Entertainer Bob Hope may not be able to avoid tangling with the Ventura County Board of Supervisors after all.
A draft environmental report, to be released today, says that if Hope follows through on a promise to sell Blind Canyon to the Los Angeles County Sanitation Districts for use as a landfill, the county would probably have to get permits from the Ventura supervisors.
Blind Canyon straddles Los Angeles and Ventura counties.
The report’s findings essentially kill Hope’s attempt to avoid crossing paths with the Ventura supervisors, who he feels oppose a development on Jordan Ranch, another parcel of land that he owns.
Last month, Hope asked Simi Valley to annex 3,600 acres of Runkle Ranch, which contains Blind Canyon, and 2,300 acres of his Jordan Ranch, where a 750-unit housing development is planned. Two members of the board and one supervisor-elect said this week that they would oppose the development because of the traffic and smog it would create in the southeast county.
Hope and his attorneys have told Simi Valley officials that if the city does not annex his property, Blind Canyon would be sold to the Los Angeles County Sanitation Districts.
Hope restated this in a letter sent this week to thousands of Simi Valley residents.
“The Simi Valley City Council and the Ventura County Local Agency Formation Commission are now considering whether to pursue annexation so that Blind Canyon . . . can be forever preserved,” Hope wrote. “It’s only fitting that now the people of Simi Valley will have the first say in making this decision.”
Hope and his attorney, Payson Wolff, could not be reached for comment Thursday.
Although Simi Valley officials have not committed themselves to supporting annexation, they have said repeatedly that the main reason they are considering it is to prevent a dump from being developed at the gateway to their city. A landfill is already located at the northwest end of Simi Valley.
The Simi Valley City Council has petitioned LAFCO for a preliminary ruling on whether annexation of Hope’s property is feasible. LAFCO is scheduled to consider the request at its next meeting Sept. 12.
Mayor Greg Stratton and Councilwoman Ann Rock said Tuesday that the city would still be interested in annexing if Los Angeles County decided to use Blind Canyon as a landfill without Ventura County land.
Kay Martin, director of the Ventura County Solid Waste Division, and Los Angeles County Sanitation Districts officials said that is a possibility.
But Martin and sanitation officials said that without the Ventura County portion--about 400 acres--the landfill capacity would be substantially reduced, possibly by as much as 40 million tons. She said the sanitation districts would also have to redesign the landfill to only include Los Angeles County.
In addition, the districts would still have to get grading permits from the Ventura County Planning Commission to extend Rocky Peak Road to the site in Los Angeles County.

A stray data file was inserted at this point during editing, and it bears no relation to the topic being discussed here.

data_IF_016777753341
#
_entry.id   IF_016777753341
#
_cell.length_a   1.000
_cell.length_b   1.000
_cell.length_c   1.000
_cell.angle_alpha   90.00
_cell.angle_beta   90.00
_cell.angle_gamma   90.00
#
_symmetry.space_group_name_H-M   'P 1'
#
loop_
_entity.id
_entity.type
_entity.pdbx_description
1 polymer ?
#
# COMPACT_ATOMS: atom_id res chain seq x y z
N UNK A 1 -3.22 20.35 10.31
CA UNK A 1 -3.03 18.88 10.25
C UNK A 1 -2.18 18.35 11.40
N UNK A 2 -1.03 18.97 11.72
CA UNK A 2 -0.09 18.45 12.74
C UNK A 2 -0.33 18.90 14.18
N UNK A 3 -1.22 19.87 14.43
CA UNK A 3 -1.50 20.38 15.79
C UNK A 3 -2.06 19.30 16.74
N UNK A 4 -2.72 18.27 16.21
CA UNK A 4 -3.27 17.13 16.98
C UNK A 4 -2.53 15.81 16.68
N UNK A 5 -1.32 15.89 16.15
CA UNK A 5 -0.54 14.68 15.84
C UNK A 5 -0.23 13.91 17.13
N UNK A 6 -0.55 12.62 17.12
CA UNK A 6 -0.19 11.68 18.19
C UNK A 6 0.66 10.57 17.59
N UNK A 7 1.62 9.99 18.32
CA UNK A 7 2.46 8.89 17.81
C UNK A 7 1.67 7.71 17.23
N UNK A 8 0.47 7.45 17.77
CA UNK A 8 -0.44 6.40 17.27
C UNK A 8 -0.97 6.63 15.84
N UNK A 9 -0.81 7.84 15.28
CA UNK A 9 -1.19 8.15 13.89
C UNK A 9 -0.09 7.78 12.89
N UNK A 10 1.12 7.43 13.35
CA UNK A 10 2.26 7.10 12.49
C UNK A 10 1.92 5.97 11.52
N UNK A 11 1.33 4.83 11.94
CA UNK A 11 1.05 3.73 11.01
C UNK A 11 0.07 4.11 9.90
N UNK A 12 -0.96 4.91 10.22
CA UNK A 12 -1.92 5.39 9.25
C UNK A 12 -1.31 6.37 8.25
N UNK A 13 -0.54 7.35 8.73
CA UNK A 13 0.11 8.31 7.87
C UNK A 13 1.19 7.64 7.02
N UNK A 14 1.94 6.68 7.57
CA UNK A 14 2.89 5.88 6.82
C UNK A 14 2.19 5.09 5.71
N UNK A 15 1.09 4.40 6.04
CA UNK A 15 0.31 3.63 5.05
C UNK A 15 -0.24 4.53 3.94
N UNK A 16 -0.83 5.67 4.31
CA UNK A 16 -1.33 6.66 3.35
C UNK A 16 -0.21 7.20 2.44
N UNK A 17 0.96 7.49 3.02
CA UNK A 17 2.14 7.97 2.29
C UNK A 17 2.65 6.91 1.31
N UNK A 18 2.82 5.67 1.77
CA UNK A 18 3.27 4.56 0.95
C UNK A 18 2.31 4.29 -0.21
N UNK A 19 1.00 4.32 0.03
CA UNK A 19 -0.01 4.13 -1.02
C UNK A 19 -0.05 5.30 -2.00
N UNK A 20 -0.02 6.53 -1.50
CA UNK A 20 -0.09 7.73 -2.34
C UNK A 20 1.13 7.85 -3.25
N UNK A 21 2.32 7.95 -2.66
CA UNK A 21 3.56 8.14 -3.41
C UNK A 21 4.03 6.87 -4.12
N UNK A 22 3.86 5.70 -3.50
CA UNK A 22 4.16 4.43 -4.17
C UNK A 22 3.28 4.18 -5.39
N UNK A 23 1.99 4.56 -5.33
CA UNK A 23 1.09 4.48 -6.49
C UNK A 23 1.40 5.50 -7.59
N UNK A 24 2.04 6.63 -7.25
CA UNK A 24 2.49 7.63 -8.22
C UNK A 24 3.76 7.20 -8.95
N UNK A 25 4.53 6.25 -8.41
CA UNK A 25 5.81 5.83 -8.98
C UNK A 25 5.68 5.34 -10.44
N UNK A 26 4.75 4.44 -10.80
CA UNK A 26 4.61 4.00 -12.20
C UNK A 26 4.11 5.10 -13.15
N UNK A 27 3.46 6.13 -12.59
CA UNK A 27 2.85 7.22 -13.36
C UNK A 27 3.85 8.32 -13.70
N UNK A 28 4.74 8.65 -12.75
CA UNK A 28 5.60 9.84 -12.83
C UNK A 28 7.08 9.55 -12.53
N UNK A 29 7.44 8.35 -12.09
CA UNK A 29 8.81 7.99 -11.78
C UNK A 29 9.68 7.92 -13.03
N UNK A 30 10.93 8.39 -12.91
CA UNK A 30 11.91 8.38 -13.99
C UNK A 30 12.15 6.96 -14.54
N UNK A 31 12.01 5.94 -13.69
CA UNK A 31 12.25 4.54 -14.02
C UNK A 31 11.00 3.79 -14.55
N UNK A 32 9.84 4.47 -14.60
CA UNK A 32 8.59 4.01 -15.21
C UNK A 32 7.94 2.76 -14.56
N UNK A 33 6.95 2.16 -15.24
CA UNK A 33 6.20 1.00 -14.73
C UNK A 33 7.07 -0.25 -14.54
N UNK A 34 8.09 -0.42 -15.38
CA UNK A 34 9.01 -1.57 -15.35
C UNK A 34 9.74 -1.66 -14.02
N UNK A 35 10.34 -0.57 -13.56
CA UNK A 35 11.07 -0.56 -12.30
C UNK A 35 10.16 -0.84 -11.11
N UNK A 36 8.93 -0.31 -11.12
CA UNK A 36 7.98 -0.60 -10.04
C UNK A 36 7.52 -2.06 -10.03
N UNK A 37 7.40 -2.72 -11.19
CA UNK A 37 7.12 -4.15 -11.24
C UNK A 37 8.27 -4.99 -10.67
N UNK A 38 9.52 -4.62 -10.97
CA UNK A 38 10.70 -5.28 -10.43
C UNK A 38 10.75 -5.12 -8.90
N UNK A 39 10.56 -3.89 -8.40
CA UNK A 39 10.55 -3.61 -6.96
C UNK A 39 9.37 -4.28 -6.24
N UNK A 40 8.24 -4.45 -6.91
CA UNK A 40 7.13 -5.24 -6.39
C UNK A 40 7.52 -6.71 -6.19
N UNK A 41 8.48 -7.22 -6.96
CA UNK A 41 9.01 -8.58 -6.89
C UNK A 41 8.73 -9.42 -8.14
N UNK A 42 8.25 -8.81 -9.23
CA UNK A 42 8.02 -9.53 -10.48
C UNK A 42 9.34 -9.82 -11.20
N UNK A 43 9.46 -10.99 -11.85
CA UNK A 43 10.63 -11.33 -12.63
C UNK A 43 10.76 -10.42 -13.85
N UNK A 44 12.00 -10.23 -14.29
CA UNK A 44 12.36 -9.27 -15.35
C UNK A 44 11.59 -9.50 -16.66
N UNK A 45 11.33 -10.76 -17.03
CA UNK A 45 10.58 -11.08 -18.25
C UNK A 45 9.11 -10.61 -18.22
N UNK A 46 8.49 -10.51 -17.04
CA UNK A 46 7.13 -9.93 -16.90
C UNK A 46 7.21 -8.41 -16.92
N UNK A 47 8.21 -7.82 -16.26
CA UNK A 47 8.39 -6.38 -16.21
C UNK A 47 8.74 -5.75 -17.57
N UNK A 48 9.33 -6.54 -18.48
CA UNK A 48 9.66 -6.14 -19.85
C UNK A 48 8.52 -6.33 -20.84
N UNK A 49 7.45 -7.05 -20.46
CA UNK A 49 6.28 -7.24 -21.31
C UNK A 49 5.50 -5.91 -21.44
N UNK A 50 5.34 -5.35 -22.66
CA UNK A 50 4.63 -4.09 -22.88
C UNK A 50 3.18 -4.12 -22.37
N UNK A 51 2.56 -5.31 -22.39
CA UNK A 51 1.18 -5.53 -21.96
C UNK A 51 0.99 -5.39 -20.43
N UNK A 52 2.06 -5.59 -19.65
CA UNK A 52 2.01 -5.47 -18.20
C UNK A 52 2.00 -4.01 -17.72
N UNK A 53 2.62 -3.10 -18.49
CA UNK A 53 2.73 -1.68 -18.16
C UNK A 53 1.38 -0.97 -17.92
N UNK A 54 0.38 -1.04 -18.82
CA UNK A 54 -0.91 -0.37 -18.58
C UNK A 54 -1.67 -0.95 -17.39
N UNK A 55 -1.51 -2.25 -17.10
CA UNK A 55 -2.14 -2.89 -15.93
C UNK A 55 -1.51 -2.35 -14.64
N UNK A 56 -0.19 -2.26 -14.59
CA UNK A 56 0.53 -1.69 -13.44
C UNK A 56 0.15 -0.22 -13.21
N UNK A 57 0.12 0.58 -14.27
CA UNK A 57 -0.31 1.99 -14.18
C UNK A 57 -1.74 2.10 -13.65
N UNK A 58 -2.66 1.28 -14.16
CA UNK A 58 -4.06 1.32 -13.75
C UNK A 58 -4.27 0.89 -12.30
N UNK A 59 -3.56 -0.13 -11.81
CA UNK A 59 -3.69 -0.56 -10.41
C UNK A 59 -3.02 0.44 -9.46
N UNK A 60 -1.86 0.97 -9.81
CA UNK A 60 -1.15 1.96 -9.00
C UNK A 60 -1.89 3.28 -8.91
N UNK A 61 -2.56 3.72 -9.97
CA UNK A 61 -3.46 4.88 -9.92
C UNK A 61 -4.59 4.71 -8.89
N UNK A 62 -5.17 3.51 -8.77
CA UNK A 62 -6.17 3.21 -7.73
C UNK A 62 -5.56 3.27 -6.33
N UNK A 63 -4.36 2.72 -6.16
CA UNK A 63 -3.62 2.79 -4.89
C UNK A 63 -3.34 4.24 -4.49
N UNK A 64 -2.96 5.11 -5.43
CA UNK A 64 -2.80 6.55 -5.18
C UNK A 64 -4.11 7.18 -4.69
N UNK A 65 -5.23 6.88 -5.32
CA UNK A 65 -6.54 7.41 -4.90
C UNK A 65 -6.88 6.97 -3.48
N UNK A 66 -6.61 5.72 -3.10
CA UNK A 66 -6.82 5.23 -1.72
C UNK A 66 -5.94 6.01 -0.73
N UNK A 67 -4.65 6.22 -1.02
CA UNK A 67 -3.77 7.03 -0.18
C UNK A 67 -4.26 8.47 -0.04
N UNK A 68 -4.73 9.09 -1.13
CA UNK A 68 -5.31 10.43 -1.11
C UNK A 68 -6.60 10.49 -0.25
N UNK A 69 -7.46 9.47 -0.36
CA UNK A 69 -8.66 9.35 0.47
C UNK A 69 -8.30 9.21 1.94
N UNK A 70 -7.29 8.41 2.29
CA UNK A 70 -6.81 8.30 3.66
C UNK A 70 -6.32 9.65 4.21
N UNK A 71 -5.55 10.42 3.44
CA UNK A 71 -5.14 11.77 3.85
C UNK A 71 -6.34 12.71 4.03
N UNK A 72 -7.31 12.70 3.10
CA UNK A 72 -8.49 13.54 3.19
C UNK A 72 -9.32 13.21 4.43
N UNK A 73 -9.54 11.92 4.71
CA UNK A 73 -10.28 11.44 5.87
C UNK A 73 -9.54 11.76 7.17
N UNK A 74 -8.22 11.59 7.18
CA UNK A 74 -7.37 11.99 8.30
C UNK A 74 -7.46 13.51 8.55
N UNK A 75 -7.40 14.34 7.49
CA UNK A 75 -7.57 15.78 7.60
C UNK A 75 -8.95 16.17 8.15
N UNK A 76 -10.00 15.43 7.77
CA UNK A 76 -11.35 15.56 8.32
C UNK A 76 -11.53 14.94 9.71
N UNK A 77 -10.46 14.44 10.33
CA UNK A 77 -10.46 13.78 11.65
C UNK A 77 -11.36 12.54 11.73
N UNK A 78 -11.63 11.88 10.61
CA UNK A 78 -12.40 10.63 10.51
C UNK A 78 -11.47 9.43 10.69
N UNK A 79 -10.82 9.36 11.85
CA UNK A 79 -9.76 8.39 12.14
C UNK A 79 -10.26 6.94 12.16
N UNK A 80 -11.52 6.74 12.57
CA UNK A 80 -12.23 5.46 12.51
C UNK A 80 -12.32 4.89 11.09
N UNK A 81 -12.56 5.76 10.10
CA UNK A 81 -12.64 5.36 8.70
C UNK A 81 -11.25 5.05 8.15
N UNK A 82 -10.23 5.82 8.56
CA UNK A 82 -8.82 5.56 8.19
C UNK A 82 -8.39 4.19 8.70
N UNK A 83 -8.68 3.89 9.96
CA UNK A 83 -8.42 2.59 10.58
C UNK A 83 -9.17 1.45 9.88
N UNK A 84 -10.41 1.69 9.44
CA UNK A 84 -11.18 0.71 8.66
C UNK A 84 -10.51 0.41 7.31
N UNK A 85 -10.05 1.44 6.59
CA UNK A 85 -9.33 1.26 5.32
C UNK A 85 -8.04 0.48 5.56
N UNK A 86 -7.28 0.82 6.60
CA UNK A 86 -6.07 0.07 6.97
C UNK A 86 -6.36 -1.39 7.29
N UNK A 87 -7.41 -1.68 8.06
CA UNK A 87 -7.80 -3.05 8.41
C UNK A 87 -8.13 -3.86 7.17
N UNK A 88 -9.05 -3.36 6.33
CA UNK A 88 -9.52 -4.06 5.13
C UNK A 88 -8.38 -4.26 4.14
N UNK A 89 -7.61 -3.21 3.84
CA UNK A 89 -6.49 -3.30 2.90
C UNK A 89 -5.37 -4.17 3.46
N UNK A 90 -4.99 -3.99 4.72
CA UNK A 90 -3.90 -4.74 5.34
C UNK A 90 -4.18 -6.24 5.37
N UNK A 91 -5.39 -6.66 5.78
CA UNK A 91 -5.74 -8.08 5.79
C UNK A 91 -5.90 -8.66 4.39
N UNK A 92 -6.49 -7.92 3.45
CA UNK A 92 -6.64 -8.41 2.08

Don Nellor, head of solid waste management for the Los Angeles County Sanitation Districts, said Topanga Canyon Boulevard on the Los Angeles County side is the only alternative road. However, it runs through a residential community that includes $1-million homes.
“We don’t view that as a desirable access road,” Nellor said.
Meanwhile, Ventura County Supervisor Maggie Erickson said that although she had not seen the environmental impact report on Blind Canyon, she did not think that the board would support it as a landfill site.
Erickson said the central issue is still Jordan Ranch and whether it should be developed. She said that after reviewing an environmental report on the Jordan development, which would also include a tournament golf course, she did not think that she could support it. The report found that traffic and smog generated by the development would cause irreparable harm to the area’s rural environment.
Supervisor John Flynn and Supervisor-elect Maria VanderKolk have also said they could not support the project.
Another reason the supervisors have opposed the project is because it is tied to a controversial land swap involving federal parkland.
Under the land-swap proposal, the National Park Service would exchange 59 acres needed for an access road to the Jordan subdivision for 1,100 acres of the 2,308-acre ranch. In addition, Hope is donating and selling 4,600 acres in the Santa Monica and Santa Susana mountains to park agencies for a below-market price of $10 million.
The Hope proposal has been praised by some conservationists as the best deal possible, considering the shortage of public funds to buy parkland, but it has been denounced by critics who say Jordan Ranch should not be developed because it is within the boundaries of a national park area.
Mary Wiesbrock, head of the environmental group Save Open Space, which opposes the Jordan development, said Hope is running out of options to get his property developed. She said Hope can no longer threaten Simi Valley with a dump site in Blind Canyon because that decision may rest, in part, with the Ventura County supervisors.
“It’s up to Bob Hope whether it becomes a landfill or not,” Wiesbrock said of the canyon.